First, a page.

4. I understand that for it to be the Year of Gruden, things need to go differently for the Redskins from a health standpoint. Washington led the league in Adjusted Games Lost last season, so it would seem that we only have up to go in that department! The offensive line, in particular, should rebound in a major way from its injury-plagued season—and yes, I am still resting my argument here on the odds we shouldn’t be last in the league in that department again. The only way for veteran quarterbacks to be effective is to keep them upright. This goes for all quarterbacks of course, but older ones especially. We know that in today’s NFL, the rules favor offensive players. From limited wide receiver contact to unprecedented protection of the quarterback, referees are increasingly aiding the skyrocketing statistical production of offenses. When you give a coach like Jay Gruden the mind of an Alex Smith between the whistles, it stands to reason that Gruden is going to look smart way more often than he will look foolish (it is worth noting here that many of you will disagree with this, and I look forward to that discussion because it is one worth having).
  5. Some may read this and think I am celebrating the end of the Kirk Cousins Era and calling his departure the reason for The Year of Gruden. I’m not. You all know I liked Kirk a lot, but there is no substitute for experience when it comes to quarterbacking, and Alex Smith has more. We have all heard Jay express his discontent with the decision-making of Kirk at times, most notably with regard to his lack of airing it out. In Alex Smith, Jay Gruden has the league’s most accurate deep-ball thrower. I understand Tyreek Hill won’t be running go routes for the Redskins, but we have speed, and Smith is likely going to uncork the long ball with more regularity than Kirk did. I think that if this is true—and we shall see if it is—we will find out that Jay’s offense has a few wrinkles that we have yet to really see.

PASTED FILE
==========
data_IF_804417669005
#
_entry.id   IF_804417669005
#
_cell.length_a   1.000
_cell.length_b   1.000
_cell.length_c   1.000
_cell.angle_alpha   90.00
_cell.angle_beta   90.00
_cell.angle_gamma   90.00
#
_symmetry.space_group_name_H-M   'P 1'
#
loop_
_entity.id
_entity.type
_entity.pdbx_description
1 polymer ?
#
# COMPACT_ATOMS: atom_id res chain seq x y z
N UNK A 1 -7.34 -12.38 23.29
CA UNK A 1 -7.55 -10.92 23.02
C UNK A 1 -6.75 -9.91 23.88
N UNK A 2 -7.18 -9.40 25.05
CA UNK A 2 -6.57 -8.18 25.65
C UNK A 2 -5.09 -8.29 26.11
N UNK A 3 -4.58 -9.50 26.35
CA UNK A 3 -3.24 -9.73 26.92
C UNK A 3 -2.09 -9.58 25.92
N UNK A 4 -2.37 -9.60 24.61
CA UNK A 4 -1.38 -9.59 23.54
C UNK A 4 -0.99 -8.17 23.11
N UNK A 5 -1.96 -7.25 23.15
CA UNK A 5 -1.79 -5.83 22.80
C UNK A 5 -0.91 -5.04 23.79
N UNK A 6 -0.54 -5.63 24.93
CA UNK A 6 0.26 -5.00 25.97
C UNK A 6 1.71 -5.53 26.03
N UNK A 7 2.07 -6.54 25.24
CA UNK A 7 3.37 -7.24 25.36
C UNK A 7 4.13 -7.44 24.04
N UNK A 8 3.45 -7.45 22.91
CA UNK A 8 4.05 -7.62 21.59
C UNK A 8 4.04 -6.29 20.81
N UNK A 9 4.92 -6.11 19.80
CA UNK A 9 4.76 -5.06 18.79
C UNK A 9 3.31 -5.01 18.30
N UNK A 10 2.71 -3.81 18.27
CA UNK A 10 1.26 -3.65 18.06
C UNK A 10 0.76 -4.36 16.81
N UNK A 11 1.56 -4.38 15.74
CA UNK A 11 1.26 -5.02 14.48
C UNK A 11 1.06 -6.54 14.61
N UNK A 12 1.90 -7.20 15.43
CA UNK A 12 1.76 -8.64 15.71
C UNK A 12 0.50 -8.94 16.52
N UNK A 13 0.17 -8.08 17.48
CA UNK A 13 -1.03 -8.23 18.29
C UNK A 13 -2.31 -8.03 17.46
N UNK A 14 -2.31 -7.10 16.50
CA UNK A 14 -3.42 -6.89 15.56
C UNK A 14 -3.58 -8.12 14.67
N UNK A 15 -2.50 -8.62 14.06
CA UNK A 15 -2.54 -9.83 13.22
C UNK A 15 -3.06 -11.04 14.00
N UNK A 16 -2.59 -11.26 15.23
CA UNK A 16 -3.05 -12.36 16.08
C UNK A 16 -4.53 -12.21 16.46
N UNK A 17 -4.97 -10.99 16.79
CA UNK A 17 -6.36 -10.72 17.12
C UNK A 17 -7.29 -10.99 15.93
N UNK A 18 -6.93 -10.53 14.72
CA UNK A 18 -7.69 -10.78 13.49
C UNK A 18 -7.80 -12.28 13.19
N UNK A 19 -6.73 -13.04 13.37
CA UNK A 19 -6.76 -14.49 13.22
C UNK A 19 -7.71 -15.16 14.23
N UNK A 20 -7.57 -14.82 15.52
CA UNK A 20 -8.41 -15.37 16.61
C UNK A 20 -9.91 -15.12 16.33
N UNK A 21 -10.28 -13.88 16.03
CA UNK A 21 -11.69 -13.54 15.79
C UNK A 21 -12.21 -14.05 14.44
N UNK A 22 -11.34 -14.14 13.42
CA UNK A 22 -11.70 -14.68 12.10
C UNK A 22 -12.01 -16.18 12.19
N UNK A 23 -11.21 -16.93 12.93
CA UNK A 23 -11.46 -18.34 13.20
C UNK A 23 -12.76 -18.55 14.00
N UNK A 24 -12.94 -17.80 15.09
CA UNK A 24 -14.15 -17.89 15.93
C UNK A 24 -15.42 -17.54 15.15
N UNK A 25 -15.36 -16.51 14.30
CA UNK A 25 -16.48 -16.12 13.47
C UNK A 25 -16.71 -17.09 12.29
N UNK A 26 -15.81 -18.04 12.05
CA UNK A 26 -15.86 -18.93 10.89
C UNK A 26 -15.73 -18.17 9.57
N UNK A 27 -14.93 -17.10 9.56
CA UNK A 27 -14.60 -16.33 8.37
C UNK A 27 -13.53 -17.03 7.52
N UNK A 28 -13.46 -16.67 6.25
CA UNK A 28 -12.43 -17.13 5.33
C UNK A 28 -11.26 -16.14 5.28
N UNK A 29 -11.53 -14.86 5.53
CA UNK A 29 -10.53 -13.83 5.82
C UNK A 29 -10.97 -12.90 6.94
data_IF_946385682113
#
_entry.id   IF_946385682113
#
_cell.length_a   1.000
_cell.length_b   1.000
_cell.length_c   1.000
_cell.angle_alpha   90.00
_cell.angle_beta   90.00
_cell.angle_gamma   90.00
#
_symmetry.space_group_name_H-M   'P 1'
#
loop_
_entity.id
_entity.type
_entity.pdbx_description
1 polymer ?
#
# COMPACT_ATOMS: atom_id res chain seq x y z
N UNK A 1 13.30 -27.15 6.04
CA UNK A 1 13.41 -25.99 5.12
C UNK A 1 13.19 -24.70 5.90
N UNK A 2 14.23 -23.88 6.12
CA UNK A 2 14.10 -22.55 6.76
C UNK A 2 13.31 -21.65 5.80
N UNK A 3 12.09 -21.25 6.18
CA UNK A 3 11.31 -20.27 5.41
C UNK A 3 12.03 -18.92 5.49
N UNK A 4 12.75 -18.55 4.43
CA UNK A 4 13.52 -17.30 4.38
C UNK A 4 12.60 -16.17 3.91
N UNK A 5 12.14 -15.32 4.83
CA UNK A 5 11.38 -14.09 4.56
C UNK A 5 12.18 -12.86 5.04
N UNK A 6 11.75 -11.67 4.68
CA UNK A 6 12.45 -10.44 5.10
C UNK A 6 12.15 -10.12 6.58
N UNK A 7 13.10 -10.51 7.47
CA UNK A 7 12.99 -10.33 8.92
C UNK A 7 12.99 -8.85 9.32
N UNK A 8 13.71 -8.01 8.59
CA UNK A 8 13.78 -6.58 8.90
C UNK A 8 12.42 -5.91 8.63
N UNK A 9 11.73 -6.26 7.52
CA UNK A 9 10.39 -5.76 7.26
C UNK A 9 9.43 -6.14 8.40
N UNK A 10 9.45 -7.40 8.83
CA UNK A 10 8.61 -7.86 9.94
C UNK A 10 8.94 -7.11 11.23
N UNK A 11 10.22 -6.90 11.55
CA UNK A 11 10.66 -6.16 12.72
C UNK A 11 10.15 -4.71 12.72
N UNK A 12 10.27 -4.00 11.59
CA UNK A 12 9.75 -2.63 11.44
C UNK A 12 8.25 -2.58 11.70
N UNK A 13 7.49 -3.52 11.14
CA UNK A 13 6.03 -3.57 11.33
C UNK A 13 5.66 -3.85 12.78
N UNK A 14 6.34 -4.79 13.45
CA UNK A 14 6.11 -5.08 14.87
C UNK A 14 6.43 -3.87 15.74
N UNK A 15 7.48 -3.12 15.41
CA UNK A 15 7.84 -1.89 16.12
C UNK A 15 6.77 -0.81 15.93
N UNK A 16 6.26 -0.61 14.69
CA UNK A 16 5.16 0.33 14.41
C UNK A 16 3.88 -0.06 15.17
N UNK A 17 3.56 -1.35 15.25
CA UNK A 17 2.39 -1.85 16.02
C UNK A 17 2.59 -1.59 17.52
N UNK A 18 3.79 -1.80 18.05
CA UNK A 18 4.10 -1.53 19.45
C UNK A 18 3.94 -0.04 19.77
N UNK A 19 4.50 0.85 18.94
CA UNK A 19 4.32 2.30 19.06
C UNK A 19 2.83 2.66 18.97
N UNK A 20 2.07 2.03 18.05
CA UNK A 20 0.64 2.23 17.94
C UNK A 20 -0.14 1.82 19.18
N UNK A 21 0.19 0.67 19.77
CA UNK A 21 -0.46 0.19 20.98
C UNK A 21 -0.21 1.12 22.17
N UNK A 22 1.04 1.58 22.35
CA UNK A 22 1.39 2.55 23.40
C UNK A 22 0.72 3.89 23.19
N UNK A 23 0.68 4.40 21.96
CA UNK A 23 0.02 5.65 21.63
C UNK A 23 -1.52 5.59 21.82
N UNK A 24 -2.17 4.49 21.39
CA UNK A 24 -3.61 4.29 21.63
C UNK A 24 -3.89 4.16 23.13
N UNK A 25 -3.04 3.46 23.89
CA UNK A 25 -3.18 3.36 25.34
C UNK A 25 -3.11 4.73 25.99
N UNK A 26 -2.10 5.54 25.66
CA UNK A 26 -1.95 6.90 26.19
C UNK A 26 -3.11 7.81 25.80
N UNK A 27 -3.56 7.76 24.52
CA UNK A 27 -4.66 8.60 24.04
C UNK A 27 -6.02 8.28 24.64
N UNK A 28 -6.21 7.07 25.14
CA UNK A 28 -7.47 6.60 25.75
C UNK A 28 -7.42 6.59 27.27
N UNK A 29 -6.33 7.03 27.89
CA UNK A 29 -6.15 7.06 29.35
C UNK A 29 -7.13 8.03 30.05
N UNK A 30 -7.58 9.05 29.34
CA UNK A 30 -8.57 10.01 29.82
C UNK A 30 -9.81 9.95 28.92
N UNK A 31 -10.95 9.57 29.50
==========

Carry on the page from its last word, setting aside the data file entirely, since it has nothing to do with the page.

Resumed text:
6. I focus on the offense mostly because Jay Gruden is an offensive coach. Something that I think will greatly aid his ability to helm an incredibly productive and efficient offense should be our defensive line. When Jonathan Allen was healthy last season, our defensive front was solid. Adding his former Alabama teammate Da’Ron Payne to that defensive line, alongside guys like Ryan Kerrigan and even Preston Smith, should greatly enhance Washington’s ability to get off the field on defense. When back on offense, players like Jordan Reed, Josh Doctson and Paul Richardson are going to have to be both productive and healthy. There should be no dropoff for guys like Chris Thompson and Jamison Crowder with Alex Smith taking over for Kirk Cousins, because they have proven their ability to find and operate in space and Alex Smith can throw it into those spaces with the best of them. Wrapping it up, the one player who could elevate Jay Gruden’s Q-rating more than Alex Smith is Derrius Guice. He is going to get LOTS of touches, and if he produces the way many think he can, Jay Gruden could very well contend for a Coach of the Year Award. Alright...I kind of walked myself into that ridiculous prediction, but how many people (outside of Washington, D.C.) were predicting Sean McVay would win Coach of the Year last season? A healthy offensive line, a dynamic young running back and a “dirty tough” quarterback with a razor-sharp intellect are the exact ingredients that could make this The Year of Jay Gruden.